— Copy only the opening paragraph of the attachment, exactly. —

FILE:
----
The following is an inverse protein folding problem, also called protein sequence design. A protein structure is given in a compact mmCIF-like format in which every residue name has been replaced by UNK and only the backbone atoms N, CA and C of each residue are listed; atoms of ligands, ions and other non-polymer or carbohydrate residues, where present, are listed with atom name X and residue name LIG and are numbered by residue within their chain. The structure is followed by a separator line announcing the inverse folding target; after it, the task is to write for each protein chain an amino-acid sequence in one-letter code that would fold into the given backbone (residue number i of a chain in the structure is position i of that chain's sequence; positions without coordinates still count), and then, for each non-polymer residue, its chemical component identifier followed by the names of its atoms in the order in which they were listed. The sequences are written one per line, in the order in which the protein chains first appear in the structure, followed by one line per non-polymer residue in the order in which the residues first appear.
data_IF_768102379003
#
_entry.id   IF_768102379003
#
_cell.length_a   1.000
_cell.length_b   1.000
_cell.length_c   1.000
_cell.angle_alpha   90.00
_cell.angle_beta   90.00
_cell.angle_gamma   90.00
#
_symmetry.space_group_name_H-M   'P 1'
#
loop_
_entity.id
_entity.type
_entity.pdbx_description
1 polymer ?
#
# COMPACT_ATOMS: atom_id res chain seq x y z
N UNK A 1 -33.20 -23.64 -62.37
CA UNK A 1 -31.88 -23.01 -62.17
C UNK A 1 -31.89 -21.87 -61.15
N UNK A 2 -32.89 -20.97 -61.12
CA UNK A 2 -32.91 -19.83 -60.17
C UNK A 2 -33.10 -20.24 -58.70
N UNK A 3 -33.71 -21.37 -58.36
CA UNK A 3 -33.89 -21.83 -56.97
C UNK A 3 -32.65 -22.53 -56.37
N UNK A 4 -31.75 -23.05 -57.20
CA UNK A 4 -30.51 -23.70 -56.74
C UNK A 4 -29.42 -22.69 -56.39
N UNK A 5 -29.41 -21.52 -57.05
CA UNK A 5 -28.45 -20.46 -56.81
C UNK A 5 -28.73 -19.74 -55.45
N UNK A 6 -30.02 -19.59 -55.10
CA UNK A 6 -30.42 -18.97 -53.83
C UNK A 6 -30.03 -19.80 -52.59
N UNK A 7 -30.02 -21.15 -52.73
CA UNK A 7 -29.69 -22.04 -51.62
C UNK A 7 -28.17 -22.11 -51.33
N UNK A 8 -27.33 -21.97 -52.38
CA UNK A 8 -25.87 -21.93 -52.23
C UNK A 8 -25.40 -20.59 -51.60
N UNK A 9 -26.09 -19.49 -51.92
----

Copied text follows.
The following is an inverse protein folding problem, also called protein sequence design. A protein structure is given in a compact mmCIF-like format in which every residue name has been replaced by UNK and only the backbone atoms N, CA and C of each residue are listed; atoms of ligands, ions and other non-polymer or carbohydrate residues, where present, are listed with atom name X and residue name LIG and are numbered by residue within their chain. The structure is followed by a separator line announcing the inverse folding target; after it, the task is to write for each protein chain an amino-acid sequence in one-letter code that would fold into the given backbone (residue number i of a chain in the structure is position i of that chain's sequence; positions without coordinates still count), and then, for each non-polymer residue, its chemical component identifier followed by the names of its atoms in the order in which they were listed. The sequences are written one per line, in the order in which the protein chains first appear in the structure, followed by one line per non-polymer residue in the order in which the residues first appear.